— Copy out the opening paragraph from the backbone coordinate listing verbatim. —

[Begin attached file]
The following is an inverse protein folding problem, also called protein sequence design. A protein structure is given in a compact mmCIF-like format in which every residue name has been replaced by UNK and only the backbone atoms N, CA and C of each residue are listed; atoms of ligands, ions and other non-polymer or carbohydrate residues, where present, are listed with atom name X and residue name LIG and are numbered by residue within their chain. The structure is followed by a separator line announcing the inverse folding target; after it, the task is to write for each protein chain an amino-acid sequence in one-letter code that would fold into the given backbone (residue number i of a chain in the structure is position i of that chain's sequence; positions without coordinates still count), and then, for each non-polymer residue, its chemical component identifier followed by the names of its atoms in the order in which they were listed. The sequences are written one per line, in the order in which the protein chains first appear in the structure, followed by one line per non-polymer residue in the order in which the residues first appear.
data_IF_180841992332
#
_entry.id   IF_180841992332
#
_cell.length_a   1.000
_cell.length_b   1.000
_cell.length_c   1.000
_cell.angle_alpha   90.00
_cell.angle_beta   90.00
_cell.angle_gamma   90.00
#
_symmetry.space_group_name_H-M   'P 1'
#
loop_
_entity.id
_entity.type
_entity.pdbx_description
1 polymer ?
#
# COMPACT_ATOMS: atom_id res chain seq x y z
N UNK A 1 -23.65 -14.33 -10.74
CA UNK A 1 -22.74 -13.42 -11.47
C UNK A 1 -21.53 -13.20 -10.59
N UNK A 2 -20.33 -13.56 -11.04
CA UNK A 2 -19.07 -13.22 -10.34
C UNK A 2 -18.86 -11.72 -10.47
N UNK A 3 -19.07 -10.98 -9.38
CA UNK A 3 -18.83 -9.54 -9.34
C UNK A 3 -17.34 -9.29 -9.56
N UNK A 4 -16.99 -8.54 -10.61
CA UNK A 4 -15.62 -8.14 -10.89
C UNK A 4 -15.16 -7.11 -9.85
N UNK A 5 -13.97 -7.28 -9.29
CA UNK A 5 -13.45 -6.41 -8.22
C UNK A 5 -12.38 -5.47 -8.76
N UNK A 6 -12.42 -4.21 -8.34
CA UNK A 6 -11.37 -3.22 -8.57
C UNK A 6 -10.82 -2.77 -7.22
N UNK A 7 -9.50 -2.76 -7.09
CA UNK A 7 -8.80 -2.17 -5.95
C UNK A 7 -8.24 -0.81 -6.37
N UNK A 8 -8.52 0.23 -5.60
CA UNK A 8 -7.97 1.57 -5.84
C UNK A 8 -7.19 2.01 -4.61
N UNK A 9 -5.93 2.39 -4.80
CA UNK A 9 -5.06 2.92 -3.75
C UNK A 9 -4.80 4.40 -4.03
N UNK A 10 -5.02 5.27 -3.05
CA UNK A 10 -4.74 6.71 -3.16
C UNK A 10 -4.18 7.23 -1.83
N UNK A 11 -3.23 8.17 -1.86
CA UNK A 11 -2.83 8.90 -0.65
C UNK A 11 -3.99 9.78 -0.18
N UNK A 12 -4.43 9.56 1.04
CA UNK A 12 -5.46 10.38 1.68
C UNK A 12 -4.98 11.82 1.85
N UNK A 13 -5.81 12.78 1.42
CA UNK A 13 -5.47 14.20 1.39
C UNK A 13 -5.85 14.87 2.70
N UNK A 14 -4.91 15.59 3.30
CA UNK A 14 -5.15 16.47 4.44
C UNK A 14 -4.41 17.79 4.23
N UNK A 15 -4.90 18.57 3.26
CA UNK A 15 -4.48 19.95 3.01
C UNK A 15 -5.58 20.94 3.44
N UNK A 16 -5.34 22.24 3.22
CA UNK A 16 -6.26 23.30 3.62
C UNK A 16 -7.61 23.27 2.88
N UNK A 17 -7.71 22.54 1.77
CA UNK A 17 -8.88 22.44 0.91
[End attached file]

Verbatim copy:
The following is an inverse protein folding problem, also called protein sequence design. A protein structure is given in a compact mmCIF-like format in which every residue name has been replaced by UNK and only the backbone atoms N, CA and C of each residue are listed; atoms of ligands, ions and other non-polymer or carbohydrate residues, where present, are listed with atom name X and residue name LIG and are numbered by residue within their chain. The structure is followed by a separator line announcing the inverse folding target; after it, the task is to write for each protein chain an amino-acid sequence in one-letter code that would fold into the given backbone (residue number i of a chain in the structure is position i of that chain's sequence; positions without coordinates still count), and then, for each non-polymer residue, its chemical component identifier followed by the names of its atoms in the order in which they were listed. The sequences are written one per line, in the order in which the protein chains first appear in the structure, followed by one line per non-polymer residue in the order in which the residues first appear.